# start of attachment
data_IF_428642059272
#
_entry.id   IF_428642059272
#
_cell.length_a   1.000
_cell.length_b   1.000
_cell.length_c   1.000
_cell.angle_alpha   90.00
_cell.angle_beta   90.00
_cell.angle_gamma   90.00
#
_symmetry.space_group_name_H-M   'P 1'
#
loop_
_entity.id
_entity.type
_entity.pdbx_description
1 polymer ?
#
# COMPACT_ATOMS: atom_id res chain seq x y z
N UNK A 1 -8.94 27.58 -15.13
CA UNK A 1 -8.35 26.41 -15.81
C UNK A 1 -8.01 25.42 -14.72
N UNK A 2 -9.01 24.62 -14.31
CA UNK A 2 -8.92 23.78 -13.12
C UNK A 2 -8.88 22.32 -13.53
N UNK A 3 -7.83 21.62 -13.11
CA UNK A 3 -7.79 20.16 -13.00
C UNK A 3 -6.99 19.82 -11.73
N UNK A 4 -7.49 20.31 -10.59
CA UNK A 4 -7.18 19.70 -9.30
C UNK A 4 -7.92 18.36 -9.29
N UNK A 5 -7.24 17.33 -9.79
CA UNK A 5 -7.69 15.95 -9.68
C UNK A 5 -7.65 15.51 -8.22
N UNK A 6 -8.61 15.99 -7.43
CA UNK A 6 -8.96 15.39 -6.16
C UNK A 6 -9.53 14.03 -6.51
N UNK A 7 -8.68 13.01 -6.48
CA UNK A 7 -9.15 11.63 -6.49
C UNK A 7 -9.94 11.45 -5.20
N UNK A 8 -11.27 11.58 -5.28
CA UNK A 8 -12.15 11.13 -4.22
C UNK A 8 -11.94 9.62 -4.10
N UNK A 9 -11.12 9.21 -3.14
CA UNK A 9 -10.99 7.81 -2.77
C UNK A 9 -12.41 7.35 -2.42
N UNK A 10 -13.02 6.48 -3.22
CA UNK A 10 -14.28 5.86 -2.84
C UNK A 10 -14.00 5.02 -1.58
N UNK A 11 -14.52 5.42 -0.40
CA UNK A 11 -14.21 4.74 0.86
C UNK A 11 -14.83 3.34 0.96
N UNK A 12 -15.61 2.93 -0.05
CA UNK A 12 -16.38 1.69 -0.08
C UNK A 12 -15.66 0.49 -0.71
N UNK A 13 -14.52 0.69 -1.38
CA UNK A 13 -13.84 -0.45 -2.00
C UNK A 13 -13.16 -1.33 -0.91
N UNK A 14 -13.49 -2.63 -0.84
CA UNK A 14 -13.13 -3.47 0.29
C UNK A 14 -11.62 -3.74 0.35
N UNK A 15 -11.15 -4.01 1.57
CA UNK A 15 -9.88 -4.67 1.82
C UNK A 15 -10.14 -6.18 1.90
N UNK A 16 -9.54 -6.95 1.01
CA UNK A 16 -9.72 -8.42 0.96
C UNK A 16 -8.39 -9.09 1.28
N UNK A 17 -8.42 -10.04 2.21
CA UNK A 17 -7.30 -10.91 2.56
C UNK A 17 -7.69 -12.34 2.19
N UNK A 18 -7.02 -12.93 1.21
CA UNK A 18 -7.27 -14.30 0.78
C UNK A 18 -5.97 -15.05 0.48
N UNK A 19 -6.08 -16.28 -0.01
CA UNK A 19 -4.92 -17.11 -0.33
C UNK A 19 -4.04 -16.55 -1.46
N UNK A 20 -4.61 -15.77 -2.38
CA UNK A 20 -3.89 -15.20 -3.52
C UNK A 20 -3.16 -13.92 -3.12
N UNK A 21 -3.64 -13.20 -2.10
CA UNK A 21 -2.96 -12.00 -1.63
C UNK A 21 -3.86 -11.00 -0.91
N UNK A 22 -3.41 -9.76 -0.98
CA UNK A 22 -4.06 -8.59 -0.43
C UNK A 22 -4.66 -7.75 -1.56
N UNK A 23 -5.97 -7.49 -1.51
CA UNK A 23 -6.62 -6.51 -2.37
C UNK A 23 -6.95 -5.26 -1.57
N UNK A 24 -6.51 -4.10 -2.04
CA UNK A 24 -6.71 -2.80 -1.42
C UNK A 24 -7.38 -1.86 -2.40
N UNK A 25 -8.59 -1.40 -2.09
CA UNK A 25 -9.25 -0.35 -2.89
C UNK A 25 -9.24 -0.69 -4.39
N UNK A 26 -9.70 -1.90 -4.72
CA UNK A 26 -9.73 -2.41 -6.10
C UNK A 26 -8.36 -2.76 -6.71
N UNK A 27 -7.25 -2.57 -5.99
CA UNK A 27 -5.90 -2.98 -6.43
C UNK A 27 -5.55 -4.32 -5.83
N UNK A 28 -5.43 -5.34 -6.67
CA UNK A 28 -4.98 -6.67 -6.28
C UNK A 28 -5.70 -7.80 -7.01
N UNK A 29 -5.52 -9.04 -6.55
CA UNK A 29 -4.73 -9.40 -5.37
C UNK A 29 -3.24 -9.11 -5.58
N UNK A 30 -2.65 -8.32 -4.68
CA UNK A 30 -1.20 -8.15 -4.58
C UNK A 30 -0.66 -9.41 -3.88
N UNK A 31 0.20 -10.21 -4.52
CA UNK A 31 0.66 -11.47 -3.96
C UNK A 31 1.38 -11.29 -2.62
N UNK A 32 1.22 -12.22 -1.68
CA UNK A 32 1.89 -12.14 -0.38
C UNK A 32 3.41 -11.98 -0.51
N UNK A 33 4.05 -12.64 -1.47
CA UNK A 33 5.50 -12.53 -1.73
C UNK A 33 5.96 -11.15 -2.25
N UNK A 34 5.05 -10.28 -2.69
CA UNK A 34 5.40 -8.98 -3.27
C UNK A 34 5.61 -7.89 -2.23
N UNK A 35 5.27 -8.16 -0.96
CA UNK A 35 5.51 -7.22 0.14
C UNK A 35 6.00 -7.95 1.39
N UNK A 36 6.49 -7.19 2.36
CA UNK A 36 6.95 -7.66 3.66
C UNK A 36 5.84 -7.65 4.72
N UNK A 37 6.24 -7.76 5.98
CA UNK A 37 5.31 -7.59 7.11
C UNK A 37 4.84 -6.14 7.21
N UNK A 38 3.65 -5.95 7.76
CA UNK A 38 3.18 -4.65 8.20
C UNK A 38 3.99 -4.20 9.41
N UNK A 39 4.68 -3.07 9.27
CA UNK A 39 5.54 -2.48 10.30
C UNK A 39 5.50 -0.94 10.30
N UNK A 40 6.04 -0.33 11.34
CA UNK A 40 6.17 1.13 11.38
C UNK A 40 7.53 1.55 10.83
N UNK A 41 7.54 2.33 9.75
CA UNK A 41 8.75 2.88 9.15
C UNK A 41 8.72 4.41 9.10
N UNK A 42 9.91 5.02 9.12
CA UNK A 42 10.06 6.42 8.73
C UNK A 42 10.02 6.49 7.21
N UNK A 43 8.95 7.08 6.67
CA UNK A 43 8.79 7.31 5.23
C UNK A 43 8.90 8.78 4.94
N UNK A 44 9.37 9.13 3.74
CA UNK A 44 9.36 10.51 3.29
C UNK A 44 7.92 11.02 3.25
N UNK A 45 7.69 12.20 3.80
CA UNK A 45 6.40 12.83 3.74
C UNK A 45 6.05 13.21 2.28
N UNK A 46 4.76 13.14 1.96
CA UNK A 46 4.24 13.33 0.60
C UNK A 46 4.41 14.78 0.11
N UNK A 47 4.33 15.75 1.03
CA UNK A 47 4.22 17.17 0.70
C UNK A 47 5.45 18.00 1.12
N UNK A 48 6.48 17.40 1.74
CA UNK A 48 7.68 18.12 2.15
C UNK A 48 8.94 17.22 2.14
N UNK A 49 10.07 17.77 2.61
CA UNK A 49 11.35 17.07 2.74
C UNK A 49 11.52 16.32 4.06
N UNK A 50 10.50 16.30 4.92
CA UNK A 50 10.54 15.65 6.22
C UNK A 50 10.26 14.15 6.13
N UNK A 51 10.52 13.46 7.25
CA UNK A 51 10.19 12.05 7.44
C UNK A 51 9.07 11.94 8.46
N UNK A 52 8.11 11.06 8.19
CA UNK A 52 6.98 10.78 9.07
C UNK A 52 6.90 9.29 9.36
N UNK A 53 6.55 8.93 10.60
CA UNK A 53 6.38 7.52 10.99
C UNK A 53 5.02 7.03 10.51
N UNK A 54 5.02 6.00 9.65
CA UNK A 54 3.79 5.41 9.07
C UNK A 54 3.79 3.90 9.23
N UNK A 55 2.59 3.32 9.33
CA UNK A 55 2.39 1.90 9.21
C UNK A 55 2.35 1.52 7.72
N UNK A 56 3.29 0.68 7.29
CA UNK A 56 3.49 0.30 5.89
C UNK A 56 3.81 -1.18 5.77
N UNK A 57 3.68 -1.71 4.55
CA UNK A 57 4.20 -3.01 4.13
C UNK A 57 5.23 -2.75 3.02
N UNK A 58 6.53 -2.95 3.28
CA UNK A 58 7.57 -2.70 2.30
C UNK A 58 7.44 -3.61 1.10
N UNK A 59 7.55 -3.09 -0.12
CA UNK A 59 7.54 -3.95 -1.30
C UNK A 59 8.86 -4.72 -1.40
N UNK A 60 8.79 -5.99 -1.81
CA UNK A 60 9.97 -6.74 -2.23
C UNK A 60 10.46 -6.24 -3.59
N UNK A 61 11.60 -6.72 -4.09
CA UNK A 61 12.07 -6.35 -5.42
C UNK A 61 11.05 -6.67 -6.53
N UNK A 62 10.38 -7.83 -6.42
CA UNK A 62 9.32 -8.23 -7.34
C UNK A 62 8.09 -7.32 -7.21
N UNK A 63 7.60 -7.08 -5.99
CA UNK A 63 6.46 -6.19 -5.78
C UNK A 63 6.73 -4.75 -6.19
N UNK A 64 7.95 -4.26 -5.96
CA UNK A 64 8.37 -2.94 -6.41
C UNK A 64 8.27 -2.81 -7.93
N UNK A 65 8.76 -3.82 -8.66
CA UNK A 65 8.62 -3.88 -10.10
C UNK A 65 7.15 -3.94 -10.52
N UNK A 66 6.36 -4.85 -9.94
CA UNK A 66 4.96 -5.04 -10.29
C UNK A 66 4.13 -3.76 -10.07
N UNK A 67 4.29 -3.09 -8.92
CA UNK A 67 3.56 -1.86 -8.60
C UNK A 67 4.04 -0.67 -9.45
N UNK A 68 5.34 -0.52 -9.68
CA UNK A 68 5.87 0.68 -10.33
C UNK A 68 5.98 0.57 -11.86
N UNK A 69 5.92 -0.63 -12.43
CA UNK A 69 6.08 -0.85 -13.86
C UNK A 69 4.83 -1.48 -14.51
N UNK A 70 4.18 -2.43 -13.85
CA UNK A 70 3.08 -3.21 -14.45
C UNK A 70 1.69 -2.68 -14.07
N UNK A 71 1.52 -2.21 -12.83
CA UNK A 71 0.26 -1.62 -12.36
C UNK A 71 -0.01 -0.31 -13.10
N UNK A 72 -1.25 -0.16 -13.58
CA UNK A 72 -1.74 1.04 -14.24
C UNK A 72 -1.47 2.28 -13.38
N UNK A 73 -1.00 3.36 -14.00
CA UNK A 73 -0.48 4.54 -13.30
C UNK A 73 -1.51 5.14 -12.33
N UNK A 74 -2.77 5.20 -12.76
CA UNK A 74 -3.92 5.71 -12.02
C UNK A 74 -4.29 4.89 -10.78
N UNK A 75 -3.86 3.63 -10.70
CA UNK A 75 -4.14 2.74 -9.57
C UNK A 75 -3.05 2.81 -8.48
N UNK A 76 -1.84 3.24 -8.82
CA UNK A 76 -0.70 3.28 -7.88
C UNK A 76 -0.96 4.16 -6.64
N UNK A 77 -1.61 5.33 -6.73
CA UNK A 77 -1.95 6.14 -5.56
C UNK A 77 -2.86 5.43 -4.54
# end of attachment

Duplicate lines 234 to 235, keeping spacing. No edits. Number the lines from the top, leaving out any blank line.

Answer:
N UNK A 72 -1.25 -0.16 -13.58
CA UNK A 72 -1.74 1.04 -14.24